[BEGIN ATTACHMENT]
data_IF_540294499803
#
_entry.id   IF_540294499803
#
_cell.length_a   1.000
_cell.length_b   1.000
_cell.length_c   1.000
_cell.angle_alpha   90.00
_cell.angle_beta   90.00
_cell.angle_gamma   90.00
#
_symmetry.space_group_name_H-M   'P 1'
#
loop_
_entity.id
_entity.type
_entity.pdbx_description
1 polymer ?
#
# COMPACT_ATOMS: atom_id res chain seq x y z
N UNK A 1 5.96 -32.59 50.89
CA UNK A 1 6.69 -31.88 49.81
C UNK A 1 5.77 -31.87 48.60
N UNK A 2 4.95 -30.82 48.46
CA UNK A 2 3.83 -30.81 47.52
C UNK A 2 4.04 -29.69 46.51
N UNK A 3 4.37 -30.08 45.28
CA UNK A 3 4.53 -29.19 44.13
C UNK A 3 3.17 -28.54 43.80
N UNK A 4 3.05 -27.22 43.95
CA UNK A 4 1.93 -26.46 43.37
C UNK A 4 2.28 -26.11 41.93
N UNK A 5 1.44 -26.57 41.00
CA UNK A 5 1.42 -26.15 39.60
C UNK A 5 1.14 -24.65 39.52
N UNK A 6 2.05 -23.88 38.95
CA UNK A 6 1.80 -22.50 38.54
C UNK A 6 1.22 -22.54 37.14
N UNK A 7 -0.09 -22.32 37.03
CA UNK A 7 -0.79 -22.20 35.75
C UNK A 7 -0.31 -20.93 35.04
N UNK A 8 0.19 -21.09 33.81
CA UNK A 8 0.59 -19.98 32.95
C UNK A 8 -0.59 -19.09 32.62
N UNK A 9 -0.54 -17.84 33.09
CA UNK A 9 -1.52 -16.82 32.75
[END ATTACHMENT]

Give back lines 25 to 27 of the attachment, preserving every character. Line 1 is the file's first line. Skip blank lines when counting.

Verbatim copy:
CA UNK A 2 3.83 -30.81 47.52
C UNK A 2 4.04 -29.69 46.51
N UNK A 3 4.37 -30.08 45.28